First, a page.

Source: The Jewish Week
In a major restructuring of the Jewish day school organizational world, five national groups that run a range of educational and programming activities for day schools have agreed to merge into a new, and potentially more effective, entity, The Jewish Week has learned.
The merger, estimated to be completed this summer, could result in a cost savings of $1 million (as well as some job losses). It consolidates the work of PARDES (Day Schools of Reform Judaism), PEJE (the Partnership for Excellence in Jewish Education), RAVSAK (The Jewish Community Day School Network), the Conservative movement’s Schechter Day School Network, and the Yeshiva University School Partnership (YUSP). Collectively, the organizations serve about 40 percent of the day school students nationwide.
According to sources close to the deal, the reorganization comes, in part, at the urging of major philanthropists who are said to be tired of funding the denominationally driven groups individually and are seeking a more streamlined way of offering support.
In addition, there is a sense that community day schools and those operated by the liberal denominations are facing a difficult future in terms of enrollment around the country. (Torah Umesorah, a major network of Orthodox schools, is not part of the merger, presumably for its ideological stand against interdenominational partnerships.) A single and central entity is seen as having a greater presence in the community in serving and advocating for day schools.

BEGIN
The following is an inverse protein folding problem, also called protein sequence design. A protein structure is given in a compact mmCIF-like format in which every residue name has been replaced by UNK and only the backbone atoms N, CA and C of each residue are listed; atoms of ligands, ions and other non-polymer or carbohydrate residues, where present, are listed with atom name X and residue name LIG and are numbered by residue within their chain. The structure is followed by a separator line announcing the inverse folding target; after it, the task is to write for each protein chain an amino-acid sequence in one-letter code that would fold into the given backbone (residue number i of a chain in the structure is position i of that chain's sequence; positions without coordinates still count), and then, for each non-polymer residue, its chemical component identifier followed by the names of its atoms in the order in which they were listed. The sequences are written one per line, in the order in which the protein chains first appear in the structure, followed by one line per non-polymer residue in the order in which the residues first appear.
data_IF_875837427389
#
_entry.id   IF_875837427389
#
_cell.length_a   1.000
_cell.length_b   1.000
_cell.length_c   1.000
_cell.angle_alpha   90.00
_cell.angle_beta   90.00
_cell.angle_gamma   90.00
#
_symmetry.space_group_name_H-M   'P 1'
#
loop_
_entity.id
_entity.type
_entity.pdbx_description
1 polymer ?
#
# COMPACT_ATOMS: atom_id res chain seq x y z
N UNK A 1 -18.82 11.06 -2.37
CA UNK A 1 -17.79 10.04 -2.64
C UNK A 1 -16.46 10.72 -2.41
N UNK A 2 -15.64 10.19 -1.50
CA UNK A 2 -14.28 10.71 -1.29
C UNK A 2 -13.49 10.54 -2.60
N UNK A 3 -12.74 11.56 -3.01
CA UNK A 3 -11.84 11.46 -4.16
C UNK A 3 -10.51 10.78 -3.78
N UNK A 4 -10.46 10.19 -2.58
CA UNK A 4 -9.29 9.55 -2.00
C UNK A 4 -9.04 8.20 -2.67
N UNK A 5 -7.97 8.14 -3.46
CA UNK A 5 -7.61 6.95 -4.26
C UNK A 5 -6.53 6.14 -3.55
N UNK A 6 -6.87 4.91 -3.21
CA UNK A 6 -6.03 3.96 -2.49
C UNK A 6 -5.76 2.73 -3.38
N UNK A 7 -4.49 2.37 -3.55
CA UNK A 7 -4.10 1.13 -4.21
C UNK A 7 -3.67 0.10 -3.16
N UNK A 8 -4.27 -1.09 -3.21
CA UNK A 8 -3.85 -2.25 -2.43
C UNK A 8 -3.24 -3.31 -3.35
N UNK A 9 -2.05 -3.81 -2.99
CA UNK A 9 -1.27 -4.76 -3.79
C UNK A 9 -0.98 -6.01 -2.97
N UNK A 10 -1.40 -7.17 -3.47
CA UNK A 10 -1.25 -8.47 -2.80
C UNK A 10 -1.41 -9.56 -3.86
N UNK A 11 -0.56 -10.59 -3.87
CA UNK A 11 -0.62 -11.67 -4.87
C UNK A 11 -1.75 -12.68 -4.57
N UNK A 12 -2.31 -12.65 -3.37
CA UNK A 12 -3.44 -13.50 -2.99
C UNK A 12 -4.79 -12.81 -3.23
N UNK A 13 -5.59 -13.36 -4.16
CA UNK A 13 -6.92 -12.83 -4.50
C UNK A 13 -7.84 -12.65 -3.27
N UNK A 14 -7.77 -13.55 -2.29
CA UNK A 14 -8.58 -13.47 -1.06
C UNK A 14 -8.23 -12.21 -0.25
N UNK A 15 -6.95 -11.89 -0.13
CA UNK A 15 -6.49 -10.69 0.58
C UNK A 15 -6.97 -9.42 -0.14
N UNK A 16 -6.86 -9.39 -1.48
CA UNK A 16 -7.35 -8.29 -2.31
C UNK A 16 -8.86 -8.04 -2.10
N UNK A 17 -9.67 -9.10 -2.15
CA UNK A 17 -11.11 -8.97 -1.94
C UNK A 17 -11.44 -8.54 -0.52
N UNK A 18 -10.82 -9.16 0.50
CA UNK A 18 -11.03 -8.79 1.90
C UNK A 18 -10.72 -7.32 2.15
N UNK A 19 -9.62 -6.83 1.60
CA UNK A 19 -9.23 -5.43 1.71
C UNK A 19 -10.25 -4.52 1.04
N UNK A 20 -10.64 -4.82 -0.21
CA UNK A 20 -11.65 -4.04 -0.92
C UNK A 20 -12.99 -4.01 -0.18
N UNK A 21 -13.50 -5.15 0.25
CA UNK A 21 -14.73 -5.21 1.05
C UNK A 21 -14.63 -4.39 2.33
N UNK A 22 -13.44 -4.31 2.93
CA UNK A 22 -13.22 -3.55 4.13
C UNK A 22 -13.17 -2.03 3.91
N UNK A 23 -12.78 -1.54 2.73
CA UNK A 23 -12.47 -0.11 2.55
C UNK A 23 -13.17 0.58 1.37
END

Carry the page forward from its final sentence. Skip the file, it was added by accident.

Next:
The deal has been in the works for more than a year, sources say. Much of the negotiations among the five groups have focused on how to offer a more unified vision and presence to the community while allowing each organization to continue to work on its own areas of expertise. That includes serving schools from the different religious streams.
“This decision recognizes that a combined day school organization … will more effectively meet the diverse needs of the local schools by pooling the talent, expertise and resources originally dispersed among its founding agencies,” according to a statement issued on Tuesday on behalf of the still nameless organization, which is being temporarily identified as NewOrg. The initial board of directors will be composed of representatives of the five organizations and Avi Chai, plus several outside members.
“The new organization will offer an expanded set of programs, services and networking opportunities to benefit the more than 275 schools and close to 100,000 students currently served by these separate groups,” a press release stated. Those numbers have declined somewhat in recent years.
Read more at The Jewish Week.